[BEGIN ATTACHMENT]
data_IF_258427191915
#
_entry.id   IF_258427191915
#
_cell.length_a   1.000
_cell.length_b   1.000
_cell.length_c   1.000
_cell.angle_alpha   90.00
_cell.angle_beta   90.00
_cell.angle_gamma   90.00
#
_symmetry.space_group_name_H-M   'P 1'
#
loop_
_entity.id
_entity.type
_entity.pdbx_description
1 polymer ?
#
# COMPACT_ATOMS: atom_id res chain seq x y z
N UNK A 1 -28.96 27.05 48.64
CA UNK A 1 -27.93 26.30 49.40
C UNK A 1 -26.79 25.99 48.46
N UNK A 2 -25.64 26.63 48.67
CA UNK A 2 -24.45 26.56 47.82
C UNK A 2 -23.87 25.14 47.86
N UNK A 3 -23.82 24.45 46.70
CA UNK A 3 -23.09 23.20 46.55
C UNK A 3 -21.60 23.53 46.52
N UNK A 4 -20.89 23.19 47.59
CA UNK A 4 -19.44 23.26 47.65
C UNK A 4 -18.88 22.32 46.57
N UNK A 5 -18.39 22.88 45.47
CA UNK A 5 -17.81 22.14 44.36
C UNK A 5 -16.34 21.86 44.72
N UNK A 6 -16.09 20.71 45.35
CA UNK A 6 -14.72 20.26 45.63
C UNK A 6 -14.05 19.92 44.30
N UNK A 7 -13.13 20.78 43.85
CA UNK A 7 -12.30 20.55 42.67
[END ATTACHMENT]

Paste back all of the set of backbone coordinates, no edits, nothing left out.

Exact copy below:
data_IF_258427191915
#
_entry.id   IF_258427191915
#
_cell.length_a   1.000
_cell.length_b   1.000
_cell.length_c   1.000
_cell.angle_alpha   90.00
_cell.angle_beta   90.00
_cell.angle_gamma   90.00
#
_symmetry.space_group_name_H-M   'P 1'
#
loop_
_entity.id
_entity.type
_entity.pdbx_description
1 polymer ?
#
# COMPACT_ATOMS: atom_id res chain seq x y z
N UNK A 1 -28.96 27.05 48.64
CA UNK A 1 -27.93 26.30 49.40
C UNK A 1 -26.79 25.99 48.46
N UNK A 2 -25.64 26.63 48.67
CA UNK A 2 -24.45 26.56 47.82
C UNK A 2 -23.87 25.14 47.86
N UNK A 3 -23.82 24.45 46.70
CA UNK A 3 -23.09 23.20 46.55
C UNK A 3 -21.60 23.53 46.52
N UNK A 4 -20.89 23.19 47.59
CA UNK A 4 -19.44 23.26 47.65
C UNK A 4 -18.88 22.32 46.57
N UNK A 5 -18.39 22.88 45.47
CA UNK A 5 -17.81 22.14 44.36
C UNK A 5 -16.34 21.86 44.72
N UNK A 6 -16.09 20.71 45.35
CA UNK A 6 -14.72 20.26 45.63
C UNK A 6 -14.05 19.92 44.30
N UNK A 7 -13.13 20.78 43.85
CA UNK A 7 -12.30 20.55 42.67